Show bears witness to life of oppression in Iran
Artists uses kids’ motifs to present harsh reality
S haring memories in order to bear witness to a life is the impetus behind two current exhibitions.
At Galerie Antoine Ertaskiran in St. Henri, an artist who immigrated from Iran uses a child’s point of view to illustrate life in a repressive theocracy. Sayeh Sarfaraz, whose youth was scarred by the deaths of neighbours in the IranIraq war and by her own arrests by religious police, presents Mémoire d’éléphant as a contribution to collective memory.
At the Musée des maîtres et artisans du Québec, the husband of an artist who died of leukemia 10 years ago, at the age of 48, is commemorating the life of Enid Kaplan, a jewelry maker and teacher. Jordan Deitcher worked with museum curator Pierre Wilson to fill the museum’s altar space with 150 examples of her inventive jewelry and her exuberant figurative painting.
Jewelry-making demands precision and presents technical challenges like creating colours in titanium and other metals through reaction to heat, Deitcher said. Kaplan was open to using any material, even rust found on the studio floor. But she unleashed the imagination and emotion necessary for her jewelrymaking art in her expressionistic paintings and drawings.
Her jewelry could look awkward by itself, Deitcher said, but “she knew how to make things fit on the body.”
Deitcher, a theatre director from Montreal, married Kaplan in 1980 in New York, where she had a studio. They travelled extensively.
“She learned that shamans in many societies were the artists,” Deitcher said. “She started to focus on the healing properties of metals and made amulets. She wanted artists to think of themselves as spiritual healers.”
In Sumatra, the couple became lost for two days in the jungle. They spent a night in a torrential downpour, which had the beneficial effect of keeping poisonous millipedes from coming above ground, Deitcher said.
“She made a promise to have a child if she survived,” he said. They both did survive and Kaplan “immediately got pregnant. She made an amulet and had an easy pregnancy at age 39.”
Their son was born in Montreal in 1992. She taught a design course at Concordia and helped establish a CEGEP jewelry program, Deitcher said.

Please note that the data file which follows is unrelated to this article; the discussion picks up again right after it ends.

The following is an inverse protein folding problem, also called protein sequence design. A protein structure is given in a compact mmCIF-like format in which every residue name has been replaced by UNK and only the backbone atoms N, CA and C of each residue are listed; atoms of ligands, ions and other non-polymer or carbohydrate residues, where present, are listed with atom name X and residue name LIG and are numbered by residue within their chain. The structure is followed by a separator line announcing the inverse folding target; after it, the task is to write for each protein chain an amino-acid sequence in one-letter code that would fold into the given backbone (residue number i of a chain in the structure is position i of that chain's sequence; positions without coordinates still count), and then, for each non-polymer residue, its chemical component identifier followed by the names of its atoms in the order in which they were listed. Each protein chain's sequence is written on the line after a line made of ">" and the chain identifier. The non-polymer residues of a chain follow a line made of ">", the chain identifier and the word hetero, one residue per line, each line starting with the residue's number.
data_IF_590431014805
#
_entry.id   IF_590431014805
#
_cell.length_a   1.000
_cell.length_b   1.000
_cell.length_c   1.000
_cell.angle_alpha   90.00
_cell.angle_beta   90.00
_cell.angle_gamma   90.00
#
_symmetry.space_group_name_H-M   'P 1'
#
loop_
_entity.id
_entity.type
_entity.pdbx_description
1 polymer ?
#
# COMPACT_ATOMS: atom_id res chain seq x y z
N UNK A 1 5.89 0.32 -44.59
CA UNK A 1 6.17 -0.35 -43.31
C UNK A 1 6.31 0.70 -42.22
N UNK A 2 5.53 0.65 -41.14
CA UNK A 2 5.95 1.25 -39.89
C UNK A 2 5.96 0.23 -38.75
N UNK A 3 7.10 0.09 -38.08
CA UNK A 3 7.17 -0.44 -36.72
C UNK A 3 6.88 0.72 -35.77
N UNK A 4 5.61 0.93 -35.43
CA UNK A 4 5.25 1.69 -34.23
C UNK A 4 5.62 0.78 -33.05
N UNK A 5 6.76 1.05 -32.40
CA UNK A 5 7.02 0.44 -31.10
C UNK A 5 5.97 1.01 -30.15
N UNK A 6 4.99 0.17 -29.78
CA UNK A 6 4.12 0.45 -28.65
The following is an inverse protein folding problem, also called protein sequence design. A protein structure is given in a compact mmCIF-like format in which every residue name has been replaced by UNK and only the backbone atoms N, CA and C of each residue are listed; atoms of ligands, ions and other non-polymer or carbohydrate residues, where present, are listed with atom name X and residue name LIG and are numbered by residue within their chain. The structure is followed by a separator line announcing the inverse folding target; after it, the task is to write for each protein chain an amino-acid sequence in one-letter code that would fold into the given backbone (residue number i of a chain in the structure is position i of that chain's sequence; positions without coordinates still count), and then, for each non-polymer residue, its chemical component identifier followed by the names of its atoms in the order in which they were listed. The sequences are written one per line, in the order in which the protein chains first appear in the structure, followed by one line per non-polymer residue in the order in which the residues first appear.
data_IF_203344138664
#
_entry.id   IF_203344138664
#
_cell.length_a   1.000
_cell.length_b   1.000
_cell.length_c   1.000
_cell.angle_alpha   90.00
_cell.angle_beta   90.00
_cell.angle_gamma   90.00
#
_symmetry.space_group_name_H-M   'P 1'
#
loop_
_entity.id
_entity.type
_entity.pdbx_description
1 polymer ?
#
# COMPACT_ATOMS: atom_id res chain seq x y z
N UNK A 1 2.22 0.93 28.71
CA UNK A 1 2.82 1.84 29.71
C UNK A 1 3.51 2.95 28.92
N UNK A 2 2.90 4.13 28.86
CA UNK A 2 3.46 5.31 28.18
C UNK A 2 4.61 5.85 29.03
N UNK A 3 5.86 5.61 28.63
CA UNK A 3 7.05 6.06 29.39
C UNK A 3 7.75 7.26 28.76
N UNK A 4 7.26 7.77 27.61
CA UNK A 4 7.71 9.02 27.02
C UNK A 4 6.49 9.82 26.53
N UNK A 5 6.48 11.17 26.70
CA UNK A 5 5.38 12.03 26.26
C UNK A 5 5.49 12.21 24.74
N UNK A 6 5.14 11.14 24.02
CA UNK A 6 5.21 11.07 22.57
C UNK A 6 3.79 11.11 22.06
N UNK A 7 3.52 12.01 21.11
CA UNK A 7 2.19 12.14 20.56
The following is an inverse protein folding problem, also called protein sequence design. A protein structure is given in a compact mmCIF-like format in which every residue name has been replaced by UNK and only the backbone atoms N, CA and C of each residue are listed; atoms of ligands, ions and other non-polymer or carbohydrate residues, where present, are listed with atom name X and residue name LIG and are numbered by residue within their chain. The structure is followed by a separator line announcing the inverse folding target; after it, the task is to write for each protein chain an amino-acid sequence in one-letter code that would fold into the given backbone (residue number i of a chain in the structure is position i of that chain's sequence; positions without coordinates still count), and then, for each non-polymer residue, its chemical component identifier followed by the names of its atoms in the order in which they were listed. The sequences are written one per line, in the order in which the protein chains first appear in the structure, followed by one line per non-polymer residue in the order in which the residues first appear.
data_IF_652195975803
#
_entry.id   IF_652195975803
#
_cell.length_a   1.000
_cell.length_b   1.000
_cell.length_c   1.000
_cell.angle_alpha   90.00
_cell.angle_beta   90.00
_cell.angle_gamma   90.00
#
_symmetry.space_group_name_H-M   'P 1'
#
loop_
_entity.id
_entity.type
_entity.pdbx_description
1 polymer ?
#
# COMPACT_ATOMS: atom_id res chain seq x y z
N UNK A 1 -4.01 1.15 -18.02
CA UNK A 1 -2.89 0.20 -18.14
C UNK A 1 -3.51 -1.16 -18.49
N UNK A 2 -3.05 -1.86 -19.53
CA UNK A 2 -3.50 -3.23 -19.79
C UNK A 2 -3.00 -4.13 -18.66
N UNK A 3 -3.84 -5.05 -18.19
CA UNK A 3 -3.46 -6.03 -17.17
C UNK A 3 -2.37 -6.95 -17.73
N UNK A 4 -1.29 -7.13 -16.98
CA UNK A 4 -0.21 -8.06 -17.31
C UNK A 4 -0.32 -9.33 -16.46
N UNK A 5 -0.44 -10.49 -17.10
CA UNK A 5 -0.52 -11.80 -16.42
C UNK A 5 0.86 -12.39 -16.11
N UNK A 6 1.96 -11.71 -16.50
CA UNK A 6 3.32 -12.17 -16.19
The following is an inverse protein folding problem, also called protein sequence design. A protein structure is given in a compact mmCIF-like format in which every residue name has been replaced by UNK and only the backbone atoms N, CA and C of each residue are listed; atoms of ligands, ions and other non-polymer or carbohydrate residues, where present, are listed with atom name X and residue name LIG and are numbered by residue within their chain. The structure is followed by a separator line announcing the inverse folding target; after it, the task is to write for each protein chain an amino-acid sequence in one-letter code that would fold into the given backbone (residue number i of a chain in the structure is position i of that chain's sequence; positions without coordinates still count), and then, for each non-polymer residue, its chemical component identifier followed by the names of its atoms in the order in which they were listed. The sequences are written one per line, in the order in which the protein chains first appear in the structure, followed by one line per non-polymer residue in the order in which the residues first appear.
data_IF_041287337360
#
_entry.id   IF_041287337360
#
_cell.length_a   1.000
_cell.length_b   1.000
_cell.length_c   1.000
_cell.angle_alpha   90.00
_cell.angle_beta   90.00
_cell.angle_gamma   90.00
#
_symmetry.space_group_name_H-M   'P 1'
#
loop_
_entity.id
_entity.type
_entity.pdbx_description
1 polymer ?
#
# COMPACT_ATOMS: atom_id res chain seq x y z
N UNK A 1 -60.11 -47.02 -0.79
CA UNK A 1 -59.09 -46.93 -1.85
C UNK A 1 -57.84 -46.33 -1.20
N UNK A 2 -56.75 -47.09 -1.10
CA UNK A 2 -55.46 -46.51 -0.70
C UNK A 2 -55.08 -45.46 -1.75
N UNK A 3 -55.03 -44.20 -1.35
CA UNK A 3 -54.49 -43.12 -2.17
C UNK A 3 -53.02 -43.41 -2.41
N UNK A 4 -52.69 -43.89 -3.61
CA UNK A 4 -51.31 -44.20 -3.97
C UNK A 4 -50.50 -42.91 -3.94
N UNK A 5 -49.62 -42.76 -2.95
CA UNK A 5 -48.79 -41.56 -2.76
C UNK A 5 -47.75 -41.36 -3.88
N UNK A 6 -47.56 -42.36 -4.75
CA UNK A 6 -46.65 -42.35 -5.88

Kaplan spent her last year in a hospital room, which she filled with the paintings and journals she continued to make. Some of them are in the exhibition.
Sayeh Sarfaraz translates memories of oppression
in her native Iran into a gallery exhibition by subverting children’s games — an electric train runs in reverse and dollhouse doors lead to a prison filled with Lego figurines.
She uses a child’s dream world to present a harsh reality that remains universal and recognizable, said Antoine Ertaskiran, owner of the St. Henri gallery that bears his name.
Toys make the exhibition palatable, he added, since blood and gore are sometimes depicted.
Sarfaraz said she uses toys to get her message past viewer’s mental barriers, adding that miniaturization is also a form of traditional Persian art.
The exhibition is set up as a series of scenarios set up at a child’s level, meaning viewers have to kneel on the floor or peek through holes. One hole is a view into the jail — which turns out to be under video surveillance.
“Pretend you are the nice girl and I’m the enemy,” she wrote in a wall text. “I’ll lock you in a cage. ... Your parents don’t know where you are; they’re panicking. Ha, ha, ha! Do you want to play again?”
Sarfaraz left Iran to study in Paris and in 2006 came to Montreal, where she said she found an art scene closed to outsiders. It didn’t deter her. She went around to galleries and soon got into an exhibition at La Centrale.
But she also got help from the Montreal Arts Council, which contacts immigrants who identify themselves as artists and offers programs, including one of professional internships.
Sarfaraz had a two-year residency at the Darling Foundry, followed more recently by an internship at Galerie Les Territoires, where she worked with six other immigrant artists on the exhibition Imaginary Cities.
Montreal’s Raphaëlle de Groot
has won the $50,000 Sobey Art Award for Canadian artists under 40. The selection committee noted de Groot collaborates with people outside the conventional art world. “Her work reinforces common values and shared human experiences,” it said.
De Groot told ARTINFO Canada that rather than producing new things, she reformulates what already exists, “so that we can see it in a different light.”
A current exhibition at Galerie Graff is related to performances in which she talks about the travels of objects from their production to when they are given to her.
“These objects become the characters,” she told ARTINFO. “I disappear.”
For more information, go to sobeyartaward.ca and raphaelledegroot.net.
Recent works of Raphaëlle de Groot, until Dec. 8 at Galerie Graff, 963 Rachel St. For more information, please visit graff.ca/galerie/expositions/programation.html